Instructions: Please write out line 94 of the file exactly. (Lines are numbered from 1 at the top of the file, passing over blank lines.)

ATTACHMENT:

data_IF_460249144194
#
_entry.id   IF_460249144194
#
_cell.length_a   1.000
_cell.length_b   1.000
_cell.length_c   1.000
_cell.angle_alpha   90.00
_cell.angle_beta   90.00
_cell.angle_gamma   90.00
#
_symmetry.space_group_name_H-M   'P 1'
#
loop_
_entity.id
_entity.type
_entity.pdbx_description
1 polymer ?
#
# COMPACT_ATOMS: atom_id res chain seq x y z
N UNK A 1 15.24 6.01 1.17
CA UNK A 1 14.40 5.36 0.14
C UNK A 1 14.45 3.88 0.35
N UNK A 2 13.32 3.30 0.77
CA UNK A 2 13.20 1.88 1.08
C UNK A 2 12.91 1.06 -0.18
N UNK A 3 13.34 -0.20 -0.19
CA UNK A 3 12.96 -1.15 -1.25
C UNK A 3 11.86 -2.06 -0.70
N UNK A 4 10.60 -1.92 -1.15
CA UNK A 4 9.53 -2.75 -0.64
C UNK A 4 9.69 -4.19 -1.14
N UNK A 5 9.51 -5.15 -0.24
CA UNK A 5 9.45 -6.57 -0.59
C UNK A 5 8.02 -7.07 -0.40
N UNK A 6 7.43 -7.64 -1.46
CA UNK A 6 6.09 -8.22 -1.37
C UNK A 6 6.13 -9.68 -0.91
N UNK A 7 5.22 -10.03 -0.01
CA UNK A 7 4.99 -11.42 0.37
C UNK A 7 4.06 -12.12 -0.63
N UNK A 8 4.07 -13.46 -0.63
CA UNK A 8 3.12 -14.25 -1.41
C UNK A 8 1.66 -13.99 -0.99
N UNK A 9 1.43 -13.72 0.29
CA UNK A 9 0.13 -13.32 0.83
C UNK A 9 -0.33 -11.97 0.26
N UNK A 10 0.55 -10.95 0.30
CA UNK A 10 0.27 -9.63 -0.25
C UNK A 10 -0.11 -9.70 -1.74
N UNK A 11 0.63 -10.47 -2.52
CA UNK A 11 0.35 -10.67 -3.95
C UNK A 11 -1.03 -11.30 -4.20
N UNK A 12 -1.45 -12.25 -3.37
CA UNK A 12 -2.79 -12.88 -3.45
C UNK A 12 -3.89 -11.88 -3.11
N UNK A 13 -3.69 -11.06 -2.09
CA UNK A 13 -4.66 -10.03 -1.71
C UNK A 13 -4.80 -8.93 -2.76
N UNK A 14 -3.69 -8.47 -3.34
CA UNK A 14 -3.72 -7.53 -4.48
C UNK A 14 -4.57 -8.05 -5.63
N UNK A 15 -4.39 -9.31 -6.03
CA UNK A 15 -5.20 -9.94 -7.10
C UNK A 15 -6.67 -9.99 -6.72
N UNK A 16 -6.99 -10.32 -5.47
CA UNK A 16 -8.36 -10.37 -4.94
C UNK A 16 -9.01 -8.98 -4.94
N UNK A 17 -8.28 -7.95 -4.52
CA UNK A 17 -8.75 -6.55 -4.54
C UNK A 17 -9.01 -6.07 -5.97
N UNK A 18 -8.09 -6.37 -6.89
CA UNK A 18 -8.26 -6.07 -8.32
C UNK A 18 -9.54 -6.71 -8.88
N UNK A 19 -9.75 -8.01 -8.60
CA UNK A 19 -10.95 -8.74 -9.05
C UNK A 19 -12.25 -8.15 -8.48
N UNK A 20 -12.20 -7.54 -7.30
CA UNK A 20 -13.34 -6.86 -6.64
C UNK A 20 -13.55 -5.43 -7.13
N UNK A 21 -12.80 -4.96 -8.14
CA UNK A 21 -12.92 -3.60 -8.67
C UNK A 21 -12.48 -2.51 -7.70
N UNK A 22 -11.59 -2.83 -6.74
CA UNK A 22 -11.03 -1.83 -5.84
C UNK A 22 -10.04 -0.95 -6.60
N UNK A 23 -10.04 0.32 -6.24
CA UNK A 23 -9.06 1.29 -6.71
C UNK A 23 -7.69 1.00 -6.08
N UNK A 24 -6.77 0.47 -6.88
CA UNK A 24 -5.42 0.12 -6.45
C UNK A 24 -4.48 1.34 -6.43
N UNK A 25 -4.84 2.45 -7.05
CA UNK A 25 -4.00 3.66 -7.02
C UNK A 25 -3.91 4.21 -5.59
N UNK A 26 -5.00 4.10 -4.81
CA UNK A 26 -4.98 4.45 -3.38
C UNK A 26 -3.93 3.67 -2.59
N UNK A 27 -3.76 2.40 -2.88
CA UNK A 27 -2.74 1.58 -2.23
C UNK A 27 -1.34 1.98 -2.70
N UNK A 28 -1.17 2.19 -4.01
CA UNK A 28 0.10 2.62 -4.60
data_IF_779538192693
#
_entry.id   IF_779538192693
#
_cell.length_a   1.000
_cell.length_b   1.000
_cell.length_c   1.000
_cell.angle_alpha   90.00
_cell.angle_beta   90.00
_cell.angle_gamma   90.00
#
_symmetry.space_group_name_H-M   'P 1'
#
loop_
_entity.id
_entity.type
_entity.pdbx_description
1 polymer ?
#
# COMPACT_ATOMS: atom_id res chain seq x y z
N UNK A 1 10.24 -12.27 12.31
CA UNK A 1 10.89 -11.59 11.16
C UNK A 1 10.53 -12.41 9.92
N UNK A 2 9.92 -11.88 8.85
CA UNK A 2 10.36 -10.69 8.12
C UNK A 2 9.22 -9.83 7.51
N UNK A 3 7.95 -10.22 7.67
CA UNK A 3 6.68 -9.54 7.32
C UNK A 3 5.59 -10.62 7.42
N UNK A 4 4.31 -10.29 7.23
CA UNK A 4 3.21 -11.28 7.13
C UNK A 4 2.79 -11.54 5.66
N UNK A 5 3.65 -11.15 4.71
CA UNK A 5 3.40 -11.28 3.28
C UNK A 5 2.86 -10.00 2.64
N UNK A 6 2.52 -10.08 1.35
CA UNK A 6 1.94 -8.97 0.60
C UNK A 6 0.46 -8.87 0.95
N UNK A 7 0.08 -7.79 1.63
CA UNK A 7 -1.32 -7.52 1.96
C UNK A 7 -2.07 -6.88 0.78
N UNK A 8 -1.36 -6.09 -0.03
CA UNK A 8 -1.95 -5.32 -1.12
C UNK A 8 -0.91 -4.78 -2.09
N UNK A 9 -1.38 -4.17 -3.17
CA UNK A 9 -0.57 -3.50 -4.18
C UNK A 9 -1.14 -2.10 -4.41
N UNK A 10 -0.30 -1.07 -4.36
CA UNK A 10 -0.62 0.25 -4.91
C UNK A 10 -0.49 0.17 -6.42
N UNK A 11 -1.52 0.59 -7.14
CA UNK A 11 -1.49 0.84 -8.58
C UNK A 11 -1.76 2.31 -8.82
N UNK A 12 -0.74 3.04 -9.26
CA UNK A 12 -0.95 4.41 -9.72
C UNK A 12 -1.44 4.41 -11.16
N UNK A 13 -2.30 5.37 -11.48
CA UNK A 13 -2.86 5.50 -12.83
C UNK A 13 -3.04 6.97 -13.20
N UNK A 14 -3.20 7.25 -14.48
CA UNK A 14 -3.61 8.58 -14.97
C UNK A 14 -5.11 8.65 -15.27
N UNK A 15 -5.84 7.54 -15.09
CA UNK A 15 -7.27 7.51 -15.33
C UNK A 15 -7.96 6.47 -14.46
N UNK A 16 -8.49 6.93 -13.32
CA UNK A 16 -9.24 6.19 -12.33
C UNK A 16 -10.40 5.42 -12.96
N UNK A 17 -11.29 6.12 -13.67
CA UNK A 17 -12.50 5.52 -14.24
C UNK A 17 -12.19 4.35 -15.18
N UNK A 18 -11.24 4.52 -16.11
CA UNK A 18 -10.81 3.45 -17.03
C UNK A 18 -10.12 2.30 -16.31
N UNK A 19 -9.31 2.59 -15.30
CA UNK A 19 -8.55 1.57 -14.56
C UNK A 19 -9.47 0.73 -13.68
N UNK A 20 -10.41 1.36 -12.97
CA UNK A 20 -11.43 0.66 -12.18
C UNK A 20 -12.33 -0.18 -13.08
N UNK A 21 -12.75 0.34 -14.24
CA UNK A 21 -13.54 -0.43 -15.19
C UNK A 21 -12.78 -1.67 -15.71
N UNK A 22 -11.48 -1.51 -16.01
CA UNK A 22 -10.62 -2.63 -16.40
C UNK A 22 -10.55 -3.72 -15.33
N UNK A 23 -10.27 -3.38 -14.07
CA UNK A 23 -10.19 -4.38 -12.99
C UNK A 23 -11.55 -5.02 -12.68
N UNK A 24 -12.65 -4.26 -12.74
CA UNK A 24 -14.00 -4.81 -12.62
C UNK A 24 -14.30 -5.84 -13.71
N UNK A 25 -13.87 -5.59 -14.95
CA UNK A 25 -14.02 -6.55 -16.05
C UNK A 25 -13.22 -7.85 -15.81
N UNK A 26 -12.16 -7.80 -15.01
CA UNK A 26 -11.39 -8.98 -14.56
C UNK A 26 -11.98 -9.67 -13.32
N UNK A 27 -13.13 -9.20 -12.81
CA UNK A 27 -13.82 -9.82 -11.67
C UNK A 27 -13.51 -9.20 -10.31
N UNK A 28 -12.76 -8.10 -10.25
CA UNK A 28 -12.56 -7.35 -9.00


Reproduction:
CA UNK A 25 -4.00 3.66 -7.02